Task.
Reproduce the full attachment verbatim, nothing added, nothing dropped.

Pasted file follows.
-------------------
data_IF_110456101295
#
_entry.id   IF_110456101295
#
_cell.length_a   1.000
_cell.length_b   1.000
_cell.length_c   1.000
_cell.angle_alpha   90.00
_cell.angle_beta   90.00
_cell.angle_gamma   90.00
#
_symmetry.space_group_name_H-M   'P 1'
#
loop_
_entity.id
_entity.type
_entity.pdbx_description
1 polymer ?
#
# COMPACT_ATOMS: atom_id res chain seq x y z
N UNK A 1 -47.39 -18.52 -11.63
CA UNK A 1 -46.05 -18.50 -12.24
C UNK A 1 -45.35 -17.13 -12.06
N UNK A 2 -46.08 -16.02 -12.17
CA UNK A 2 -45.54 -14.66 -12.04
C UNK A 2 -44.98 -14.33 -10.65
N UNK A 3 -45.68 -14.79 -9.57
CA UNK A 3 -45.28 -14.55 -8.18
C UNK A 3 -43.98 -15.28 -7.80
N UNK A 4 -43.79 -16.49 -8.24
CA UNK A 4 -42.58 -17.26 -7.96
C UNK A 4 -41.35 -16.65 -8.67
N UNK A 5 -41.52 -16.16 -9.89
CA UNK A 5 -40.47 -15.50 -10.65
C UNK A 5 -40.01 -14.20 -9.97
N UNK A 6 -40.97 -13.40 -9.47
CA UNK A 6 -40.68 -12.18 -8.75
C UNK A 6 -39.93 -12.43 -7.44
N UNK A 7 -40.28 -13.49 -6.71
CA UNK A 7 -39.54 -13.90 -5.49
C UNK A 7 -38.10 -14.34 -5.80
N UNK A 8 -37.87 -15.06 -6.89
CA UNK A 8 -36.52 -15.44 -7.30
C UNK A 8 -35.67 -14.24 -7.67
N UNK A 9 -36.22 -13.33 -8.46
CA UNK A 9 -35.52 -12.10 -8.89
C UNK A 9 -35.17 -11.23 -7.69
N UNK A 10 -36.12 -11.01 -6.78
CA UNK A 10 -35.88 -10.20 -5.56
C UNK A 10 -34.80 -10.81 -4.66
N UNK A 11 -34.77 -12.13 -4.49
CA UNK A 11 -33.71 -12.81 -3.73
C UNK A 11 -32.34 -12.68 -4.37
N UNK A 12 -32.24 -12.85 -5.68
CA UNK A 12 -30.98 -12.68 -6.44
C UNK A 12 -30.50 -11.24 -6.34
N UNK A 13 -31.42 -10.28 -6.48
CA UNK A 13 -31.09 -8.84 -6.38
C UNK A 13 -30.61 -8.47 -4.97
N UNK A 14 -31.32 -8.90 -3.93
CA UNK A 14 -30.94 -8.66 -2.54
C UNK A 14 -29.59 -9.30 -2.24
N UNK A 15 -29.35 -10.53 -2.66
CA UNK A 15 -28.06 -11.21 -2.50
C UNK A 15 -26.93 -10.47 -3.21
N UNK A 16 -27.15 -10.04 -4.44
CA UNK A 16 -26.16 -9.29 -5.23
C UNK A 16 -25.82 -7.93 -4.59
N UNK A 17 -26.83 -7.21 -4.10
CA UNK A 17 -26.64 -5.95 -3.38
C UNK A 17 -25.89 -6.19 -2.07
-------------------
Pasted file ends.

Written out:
data_IF_110456101295
#
_entry.id   IF_110456101295
#
_cell.length_a   1.000
_cell.length_b   1.000
_cell.length_c   1.000
_cell.angle_alpha   90.00
_cell.angle_beta   90.00
_cell.angle_gamma   90.00
#
_symmetry.space_group_name_H-M   'P 1'
#
loop_
_entity.id
_entity.type
_entity.pdbx_description
1 polymer ?
#
# COMPACT_ATOMS: atom_id res chain seq x y z
N UNK A 1 -47.39 -18.52 -11.63
CA UNK A 1 -46.05 -18.50 -12.24
C UNK A 1 -45.35 -17.13 -12.06
N UNK A 2 -46.08 -16.02 -12.17
CA UNK A 2 -45.54 -14.66 -12.04
C UNK A 2 -44.98 -14.33 -10.65
N UNK A 3 -45.68 -14.79 -9.57
CA UNK A 3 -45.28 -14.55 -8.18
C UNK A 3 -43.98 -15.28 -7.80
N UNK A 4 -43.79 -16.49 -8.24
CA UNK A 4 -42.58 -17.26 -7.96
C UNK A 4 -41.35 -16.65 -8.67
N UNK A 5 -41.52 -16.16 -9.89
CA UNK A 5 -40.47 -15.50 -10.65
C UNK A 5 -40.01 -14.20 -9.97
N UNK A 6 -40.97 -13.40 -9.47
CA UNK A 6 -40.68 -12.18 -8.75
C UNK A 6 -39.93 -12.43 -7.44
N UNK A 7 -40.28 -13.49 -6.71
CA UNK A 7 -39.54 -13.90 -5.49
C UNK A 7 -38.10 -14.34 -5.80
N UNK A 8 -37.87 -15.06 -6.89
CA UNK A 8 -36.52 -15.44 -7.30
C UNK A 8 -35.67 -14.24 -7.67
N UNK A 9 -36.22 -13.33 -8.46
CA UNK A 9 -35.52 -12.10 -8.89
C UNK A 9 -35.17 -11.23 -7.69
N UNK A 10 -36.12 -11.01 -6.78
CA UNK A 10 -35.88 -10.20 -5.56
C UNK A 10 -34.80 -10.81 -4.66
N UNK A 11 -34.77 -12.13 -4.49
CA UNK A 11 -33.71 -12.81 -3.73
C UNK A 11 -32.34 -12.68 -4.37
N UNK A 12 -32.24 -12.85 -5.68
CA UNK A 12 -30.98 -12.68 -6.44
C UNK A 12 -30.50 -11.24 -6.34
N UNK A 13 -31.42 -10.28 -6.48
CA UNK A 13 -31.09 -8.84 -6.38
C UNK A 13 -30.61 -8.47 -4.97
N UNK A 14 -31.32 -8.90 -3.93
CA UNK A 14 -30.94 -8.66 -2.54
C UNK A 14 -29.59 -9.30 -2.24
N UNK A 15 -29.35 -10.53 -2.66
CA UNK A 15 -28.06 -11.21 -2.50
C UNK A 15 -26.93 -10.47 -3.21
N UNK A 16 -27.15 -10.04 -4.44
CA UNK A 16 -26.16 -9.29 -5.23
C UNK A 16 -25.82 -7.93 -4.59
N UNK A 17 -26.83 -7.21 -4.10
CA UNK A 17 -26.64 -5.95 -3.38
C UNK A 17 -25.89 -6.19 -2.07